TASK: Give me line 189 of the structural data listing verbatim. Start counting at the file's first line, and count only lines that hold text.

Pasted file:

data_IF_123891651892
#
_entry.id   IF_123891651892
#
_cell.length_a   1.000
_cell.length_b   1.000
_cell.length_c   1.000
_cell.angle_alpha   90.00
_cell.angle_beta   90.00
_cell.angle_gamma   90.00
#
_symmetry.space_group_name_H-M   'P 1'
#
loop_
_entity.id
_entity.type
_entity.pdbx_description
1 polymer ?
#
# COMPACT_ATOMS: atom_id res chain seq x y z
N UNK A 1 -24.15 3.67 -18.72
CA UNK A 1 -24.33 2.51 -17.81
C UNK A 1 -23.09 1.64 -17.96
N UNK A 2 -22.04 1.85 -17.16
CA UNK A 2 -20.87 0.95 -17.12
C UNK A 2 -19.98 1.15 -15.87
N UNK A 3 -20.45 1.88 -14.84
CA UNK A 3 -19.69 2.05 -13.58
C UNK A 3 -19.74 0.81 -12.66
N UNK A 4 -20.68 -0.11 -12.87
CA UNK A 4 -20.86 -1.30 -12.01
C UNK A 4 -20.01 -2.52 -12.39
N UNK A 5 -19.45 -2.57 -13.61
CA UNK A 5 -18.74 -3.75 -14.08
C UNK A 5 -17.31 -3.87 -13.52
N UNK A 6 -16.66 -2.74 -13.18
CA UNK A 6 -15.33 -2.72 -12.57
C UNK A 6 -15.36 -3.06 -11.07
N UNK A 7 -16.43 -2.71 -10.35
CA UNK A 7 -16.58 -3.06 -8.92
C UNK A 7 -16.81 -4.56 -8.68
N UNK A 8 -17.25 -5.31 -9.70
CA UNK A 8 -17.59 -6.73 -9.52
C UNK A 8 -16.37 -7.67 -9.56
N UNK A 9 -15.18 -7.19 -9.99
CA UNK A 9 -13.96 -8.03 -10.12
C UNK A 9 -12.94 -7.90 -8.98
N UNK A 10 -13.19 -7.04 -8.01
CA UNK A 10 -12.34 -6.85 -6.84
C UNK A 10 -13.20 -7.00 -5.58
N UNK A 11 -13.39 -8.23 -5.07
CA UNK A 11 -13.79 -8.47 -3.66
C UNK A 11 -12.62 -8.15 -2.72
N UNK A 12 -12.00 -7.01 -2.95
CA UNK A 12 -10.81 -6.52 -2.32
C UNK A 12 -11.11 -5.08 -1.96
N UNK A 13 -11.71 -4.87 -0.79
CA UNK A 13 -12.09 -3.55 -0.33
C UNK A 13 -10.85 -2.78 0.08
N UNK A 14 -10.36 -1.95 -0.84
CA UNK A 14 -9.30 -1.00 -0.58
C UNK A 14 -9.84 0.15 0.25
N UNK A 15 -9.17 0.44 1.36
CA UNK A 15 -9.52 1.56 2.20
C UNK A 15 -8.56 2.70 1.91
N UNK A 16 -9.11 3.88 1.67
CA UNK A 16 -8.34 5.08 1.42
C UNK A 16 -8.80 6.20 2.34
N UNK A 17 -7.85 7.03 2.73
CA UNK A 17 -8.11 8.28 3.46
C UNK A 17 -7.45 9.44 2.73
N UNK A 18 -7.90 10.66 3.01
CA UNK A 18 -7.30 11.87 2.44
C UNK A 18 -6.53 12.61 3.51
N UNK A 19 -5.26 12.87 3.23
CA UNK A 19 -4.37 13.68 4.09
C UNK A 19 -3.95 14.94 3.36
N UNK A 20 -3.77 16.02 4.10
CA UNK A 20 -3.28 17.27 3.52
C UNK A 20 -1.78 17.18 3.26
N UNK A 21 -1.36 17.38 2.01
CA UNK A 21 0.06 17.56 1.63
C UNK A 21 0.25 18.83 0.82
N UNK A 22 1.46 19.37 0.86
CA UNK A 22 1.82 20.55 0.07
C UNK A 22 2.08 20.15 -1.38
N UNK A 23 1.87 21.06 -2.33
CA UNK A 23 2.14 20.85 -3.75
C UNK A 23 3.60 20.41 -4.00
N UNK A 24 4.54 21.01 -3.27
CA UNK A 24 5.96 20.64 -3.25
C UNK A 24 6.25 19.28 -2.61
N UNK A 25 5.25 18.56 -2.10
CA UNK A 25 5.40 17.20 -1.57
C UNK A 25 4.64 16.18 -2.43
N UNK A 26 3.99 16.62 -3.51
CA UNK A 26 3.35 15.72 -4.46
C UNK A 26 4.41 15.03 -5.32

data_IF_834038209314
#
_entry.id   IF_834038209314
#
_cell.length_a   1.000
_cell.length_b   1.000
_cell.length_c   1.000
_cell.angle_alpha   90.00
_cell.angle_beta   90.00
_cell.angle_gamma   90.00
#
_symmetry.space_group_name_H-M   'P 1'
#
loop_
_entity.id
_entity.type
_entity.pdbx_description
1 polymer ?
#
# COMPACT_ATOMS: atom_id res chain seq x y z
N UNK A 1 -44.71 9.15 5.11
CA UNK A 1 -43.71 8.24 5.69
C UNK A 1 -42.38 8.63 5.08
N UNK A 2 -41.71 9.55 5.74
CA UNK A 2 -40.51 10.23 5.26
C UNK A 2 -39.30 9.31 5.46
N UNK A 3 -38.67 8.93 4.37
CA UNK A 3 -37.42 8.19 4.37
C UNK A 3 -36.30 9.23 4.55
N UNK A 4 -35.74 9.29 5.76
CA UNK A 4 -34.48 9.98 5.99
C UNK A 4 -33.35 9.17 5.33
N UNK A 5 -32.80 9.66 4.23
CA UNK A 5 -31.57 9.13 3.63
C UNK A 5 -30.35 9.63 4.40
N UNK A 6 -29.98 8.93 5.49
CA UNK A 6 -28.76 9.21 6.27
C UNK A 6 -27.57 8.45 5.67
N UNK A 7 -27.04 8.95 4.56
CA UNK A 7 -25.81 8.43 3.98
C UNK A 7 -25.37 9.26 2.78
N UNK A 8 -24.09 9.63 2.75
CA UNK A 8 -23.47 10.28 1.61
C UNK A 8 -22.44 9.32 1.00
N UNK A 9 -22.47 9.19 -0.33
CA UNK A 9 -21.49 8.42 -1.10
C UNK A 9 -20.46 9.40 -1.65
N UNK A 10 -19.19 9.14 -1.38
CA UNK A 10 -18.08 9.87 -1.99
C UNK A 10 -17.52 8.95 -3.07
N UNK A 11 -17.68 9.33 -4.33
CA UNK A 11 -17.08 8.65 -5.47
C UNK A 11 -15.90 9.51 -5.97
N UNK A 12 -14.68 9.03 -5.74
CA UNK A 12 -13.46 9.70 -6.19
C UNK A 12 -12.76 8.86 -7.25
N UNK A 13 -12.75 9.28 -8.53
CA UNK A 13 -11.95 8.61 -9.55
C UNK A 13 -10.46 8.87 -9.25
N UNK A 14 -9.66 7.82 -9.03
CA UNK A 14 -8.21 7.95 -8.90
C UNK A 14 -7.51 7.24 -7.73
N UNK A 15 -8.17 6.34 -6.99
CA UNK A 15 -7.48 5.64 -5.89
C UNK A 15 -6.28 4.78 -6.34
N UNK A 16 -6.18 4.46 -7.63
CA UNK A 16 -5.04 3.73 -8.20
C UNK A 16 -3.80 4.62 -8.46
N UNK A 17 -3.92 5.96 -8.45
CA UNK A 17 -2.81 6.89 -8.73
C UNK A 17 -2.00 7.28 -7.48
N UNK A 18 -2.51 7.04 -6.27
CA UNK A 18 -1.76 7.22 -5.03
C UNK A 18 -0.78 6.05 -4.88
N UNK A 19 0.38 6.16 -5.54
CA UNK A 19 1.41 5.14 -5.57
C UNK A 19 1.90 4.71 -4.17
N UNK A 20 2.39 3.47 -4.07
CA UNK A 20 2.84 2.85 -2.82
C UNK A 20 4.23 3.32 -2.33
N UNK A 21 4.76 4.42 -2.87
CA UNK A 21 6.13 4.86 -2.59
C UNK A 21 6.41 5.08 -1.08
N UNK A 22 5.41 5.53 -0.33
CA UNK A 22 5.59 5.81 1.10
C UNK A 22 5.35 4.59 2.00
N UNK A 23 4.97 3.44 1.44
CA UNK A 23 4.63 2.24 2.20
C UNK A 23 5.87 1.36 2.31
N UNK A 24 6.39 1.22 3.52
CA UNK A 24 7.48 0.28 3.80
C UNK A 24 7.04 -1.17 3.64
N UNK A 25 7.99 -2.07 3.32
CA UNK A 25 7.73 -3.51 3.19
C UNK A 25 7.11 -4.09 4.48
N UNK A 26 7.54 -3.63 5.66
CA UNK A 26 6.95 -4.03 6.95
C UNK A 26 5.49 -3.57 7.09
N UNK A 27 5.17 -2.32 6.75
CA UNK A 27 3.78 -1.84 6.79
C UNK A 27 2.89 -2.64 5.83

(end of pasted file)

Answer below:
CA UNK A 24 7.48 0.28 3.80